Strict Transport Security

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Strict Transport Security (STS) is a proposed HTTP response header that will require the user agent (such as a web browser) to access the website using secure connections only (such as HTTPS). The header specifies a period of time during which the user agent is not allowed to access the site insecurely.[1]

An initial draft specification by Jeff Hodges from PayPal, Collin Jackson and Adam Barth was published on 18 September 2009.[1] The specification is based on original work by Jackson and Barth as described in their paper “ForceHTTPS: Protecting High-Security Web Sites from Network Attacks”.[2]

A new STS specification version was recently published, on 18 December 2009, with revisions based on community feedback.[3]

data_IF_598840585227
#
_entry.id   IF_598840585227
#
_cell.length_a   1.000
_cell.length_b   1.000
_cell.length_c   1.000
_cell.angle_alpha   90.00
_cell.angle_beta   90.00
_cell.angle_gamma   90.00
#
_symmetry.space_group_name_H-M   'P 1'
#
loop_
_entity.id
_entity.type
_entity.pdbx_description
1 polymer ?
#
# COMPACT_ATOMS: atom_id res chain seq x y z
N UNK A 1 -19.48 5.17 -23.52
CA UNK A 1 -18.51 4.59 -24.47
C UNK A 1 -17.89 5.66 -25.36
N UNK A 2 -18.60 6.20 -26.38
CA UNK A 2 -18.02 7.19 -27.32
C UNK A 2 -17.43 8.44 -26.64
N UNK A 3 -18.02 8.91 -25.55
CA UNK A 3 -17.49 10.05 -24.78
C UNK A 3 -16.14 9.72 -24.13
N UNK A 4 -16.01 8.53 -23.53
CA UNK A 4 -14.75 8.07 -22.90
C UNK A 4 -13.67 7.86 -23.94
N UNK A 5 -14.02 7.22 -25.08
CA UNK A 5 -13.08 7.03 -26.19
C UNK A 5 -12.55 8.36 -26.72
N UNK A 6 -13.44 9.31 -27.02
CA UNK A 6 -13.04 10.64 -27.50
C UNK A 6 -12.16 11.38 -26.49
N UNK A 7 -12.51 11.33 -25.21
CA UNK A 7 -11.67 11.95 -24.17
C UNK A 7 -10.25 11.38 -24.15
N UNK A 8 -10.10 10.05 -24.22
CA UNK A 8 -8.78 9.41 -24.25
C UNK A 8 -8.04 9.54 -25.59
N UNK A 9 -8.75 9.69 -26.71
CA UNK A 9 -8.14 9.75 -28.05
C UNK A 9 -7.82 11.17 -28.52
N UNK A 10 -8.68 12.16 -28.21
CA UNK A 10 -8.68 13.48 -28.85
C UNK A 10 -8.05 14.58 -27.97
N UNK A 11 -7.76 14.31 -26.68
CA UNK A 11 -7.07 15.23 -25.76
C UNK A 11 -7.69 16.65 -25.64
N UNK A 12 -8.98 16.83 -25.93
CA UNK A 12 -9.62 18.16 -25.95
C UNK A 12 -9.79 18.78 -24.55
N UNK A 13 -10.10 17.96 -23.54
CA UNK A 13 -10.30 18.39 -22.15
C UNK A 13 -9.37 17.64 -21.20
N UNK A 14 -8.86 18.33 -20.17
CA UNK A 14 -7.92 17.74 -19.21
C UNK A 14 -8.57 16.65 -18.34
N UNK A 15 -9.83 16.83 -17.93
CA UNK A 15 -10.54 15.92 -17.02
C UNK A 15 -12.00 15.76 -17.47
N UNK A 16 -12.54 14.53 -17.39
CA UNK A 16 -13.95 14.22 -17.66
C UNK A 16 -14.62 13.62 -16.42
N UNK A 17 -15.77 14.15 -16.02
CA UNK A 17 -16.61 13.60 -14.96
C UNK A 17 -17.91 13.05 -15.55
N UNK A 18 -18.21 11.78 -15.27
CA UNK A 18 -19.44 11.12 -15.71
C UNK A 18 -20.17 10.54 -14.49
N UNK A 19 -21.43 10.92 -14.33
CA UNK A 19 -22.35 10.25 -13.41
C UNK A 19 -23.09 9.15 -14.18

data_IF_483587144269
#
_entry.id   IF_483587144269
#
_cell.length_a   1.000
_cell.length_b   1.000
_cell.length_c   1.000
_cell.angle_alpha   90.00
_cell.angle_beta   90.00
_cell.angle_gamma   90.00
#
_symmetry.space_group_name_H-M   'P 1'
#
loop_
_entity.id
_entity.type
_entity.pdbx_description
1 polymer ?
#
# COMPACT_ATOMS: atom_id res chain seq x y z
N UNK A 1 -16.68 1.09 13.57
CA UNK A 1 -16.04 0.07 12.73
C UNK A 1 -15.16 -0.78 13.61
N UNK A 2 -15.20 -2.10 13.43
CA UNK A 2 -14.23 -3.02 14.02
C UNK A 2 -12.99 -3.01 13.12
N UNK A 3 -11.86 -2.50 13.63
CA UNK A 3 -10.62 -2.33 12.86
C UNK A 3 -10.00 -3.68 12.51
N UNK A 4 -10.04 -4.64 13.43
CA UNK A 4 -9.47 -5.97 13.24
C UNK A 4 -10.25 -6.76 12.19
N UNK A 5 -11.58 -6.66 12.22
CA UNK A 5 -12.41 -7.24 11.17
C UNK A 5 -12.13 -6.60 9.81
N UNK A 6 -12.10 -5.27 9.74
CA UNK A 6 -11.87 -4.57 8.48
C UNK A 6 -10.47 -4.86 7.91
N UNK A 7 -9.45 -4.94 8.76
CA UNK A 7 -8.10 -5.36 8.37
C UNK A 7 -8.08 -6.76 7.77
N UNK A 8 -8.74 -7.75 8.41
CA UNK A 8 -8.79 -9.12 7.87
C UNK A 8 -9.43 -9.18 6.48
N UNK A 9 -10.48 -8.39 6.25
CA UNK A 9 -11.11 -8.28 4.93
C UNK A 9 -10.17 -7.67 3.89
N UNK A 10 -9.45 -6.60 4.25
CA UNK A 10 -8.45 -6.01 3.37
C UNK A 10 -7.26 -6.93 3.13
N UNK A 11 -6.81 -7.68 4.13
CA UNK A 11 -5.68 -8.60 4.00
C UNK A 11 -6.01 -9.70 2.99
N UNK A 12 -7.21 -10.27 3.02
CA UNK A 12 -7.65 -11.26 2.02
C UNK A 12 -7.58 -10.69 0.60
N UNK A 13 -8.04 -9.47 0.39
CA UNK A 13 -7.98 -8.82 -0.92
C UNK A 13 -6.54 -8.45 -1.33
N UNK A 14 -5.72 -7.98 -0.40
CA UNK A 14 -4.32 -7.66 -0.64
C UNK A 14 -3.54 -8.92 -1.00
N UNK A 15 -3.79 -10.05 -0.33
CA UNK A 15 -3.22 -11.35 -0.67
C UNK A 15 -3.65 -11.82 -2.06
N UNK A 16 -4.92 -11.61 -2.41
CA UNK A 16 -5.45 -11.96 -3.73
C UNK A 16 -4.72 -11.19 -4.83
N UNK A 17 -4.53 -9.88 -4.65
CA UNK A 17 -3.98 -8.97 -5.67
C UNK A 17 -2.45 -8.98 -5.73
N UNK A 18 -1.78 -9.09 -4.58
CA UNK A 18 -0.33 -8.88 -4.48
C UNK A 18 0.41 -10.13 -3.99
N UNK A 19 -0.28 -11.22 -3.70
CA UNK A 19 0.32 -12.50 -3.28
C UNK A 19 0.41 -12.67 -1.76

When Strict-Transport-Security is active for a website, a complying user agent does the following:

  1. Automatically turn any insecure links to the website into secure links. (For instance, will be modified to before accessing the server.)
  2. If the security of the connection cannot be ensured (e.g. the server's TLS certificate is self-signed), show an error message and do not allow the user to access the site despite the error.

Strict-Transport-Security helps protect website users against some passive (eavesdropping) and active network attacks. A man-in-the-middle attacker will not be able to intercept any request to a website while the user's browser has Strict-Transport-Security active for that site.


The initial request remains unprotected from active attacks if it uses an insecure protocol such as plain HTTP or if the URI for the initial request was obtained over an insecure channel. The same applies to the first request after the activity period specified in the Strict-Transport-Security header is over.



  • PayPal sets the Strict-Transport-Security header on their https-only website.


  • Google Chrome supports Strict-Transport-Security as of version[4]
  • The NoScript extension for Firefox enforces Strict-Transport-Security as of version[5]

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